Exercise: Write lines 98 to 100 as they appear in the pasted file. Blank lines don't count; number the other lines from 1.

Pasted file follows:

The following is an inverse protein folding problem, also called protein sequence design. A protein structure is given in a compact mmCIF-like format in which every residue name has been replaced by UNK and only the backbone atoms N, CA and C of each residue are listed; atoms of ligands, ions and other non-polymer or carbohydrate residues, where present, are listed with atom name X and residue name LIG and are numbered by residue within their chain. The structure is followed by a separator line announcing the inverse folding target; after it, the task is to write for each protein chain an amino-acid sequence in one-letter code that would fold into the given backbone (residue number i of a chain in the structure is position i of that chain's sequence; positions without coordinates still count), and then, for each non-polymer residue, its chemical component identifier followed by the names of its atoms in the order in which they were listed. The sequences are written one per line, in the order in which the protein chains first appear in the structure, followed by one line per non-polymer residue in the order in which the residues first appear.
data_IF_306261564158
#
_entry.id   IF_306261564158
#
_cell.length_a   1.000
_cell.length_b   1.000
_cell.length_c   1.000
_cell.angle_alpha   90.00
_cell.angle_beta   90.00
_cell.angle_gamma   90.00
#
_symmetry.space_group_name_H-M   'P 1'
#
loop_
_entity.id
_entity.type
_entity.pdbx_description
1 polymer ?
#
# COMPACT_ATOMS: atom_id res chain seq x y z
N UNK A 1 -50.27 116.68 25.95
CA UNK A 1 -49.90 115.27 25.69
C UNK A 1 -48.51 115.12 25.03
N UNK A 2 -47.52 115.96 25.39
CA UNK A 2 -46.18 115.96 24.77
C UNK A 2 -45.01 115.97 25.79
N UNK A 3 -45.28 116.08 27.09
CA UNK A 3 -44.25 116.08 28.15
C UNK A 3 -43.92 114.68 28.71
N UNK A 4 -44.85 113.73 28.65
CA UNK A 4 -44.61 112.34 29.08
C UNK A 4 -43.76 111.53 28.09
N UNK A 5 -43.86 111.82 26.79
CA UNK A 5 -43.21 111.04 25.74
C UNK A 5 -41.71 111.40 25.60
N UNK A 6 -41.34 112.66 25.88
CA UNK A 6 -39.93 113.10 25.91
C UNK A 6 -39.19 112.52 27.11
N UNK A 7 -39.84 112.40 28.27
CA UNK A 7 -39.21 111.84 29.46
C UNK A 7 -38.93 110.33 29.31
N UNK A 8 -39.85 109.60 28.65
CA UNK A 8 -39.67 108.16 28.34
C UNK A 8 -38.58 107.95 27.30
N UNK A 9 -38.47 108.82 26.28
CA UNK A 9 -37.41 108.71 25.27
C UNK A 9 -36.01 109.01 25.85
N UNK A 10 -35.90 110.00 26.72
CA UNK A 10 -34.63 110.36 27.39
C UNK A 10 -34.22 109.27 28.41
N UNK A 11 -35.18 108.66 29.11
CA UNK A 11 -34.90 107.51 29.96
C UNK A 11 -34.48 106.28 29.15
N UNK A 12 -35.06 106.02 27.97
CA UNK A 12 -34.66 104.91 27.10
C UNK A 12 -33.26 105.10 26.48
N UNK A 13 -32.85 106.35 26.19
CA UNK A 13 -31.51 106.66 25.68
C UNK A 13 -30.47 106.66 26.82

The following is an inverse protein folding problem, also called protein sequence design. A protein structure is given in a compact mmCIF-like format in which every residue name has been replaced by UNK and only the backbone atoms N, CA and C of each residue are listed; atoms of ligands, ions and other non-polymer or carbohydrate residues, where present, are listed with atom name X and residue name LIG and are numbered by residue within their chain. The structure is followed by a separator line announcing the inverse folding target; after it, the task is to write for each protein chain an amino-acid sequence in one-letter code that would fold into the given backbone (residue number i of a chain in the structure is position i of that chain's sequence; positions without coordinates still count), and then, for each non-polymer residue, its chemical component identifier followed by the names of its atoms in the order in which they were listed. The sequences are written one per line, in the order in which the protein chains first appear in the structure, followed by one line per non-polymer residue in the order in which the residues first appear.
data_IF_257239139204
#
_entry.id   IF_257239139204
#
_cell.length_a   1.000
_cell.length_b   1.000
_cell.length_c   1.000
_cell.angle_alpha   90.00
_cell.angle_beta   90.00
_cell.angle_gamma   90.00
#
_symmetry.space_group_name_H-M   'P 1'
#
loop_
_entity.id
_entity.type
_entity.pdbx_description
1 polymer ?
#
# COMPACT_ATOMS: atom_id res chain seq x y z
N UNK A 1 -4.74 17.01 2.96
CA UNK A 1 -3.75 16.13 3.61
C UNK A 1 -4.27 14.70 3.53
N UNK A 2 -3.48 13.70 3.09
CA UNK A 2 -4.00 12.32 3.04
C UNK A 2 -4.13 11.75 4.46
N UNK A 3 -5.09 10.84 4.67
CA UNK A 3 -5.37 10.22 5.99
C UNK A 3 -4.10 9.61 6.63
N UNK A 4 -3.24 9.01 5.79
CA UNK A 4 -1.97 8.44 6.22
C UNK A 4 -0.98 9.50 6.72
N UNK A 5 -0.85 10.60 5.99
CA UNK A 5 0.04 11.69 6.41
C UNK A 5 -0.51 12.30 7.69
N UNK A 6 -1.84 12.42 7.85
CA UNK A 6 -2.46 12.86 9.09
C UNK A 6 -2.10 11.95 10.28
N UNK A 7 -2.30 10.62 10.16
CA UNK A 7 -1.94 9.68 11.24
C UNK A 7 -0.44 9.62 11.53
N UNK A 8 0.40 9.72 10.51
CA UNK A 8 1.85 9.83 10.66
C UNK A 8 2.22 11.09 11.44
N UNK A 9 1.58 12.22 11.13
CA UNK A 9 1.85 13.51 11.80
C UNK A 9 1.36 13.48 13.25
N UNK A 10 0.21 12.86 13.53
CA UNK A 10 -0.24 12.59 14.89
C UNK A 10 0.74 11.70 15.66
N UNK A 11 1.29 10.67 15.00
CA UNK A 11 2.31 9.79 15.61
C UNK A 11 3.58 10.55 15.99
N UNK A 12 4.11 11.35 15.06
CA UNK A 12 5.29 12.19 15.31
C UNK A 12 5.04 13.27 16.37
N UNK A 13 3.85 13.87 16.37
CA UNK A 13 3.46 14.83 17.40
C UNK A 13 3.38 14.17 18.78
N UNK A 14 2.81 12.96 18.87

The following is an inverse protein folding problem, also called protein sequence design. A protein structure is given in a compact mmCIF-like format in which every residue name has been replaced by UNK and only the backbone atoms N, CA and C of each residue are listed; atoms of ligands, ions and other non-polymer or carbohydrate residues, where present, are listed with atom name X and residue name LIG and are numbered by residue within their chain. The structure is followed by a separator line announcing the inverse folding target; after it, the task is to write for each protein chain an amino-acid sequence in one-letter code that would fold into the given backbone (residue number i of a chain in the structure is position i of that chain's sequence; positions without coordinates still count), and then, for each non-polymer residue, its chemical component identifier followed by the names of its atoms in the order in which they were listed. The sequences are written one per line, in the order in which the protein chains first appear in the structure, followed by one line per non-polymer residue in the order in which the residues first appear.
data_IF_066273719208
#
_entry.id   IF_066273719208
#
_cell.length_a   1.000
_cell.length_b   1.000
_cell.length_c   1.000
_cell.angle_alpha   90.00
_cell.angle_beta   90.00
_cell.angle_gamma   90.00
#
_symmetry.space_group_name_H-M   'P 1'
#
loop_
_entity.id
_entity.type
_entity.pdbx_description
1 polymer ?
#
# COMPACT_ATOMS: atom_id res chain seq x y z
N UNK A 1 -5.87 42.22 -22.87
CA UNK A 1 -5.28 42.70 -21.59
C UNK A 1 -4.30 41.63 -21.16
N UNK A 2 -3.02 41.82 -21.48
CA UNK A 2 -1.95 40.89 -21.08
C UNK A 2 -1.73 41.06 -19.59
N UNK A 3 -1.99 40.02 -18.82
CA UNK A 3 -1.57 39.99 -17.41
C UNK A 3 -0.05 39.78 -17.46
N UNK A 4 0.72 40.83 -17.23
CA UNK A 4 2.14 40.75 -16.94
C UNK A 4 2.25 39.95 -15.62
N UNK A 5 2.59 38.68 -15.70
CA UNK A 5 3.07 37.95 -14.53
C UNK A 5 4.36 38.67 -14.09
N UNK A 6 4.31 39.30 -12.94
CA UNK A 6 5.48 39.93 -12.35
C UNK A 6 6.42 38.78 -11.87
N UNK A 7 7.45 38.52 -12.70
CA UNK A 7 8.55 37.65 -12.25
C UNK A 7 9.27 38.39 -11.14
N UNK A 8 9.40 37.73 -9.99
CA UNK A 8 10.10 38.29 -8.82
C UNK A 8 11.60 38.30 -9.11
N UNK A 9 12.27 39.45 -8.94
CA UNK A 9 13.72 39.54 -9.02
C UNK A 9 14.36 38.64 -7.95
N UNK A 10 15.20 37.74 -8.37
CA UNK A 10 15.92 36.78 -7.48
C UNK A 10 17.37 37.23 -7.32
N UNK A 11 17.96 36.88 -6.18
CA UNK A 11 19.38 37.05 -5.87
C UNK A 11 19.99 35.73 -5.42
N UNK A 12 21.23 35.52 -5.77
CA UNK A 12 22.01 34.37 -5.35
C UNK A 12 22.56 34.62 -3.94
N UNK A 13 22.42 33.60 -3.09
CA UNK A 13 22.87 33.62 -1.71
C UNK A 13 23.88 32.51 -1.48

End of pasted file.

CA UNK A 6 -2.46 12.86 9.09
C UNK A 6 -2.10 11.95 10.28
N UNK A 7 -2.30 10.62 10.16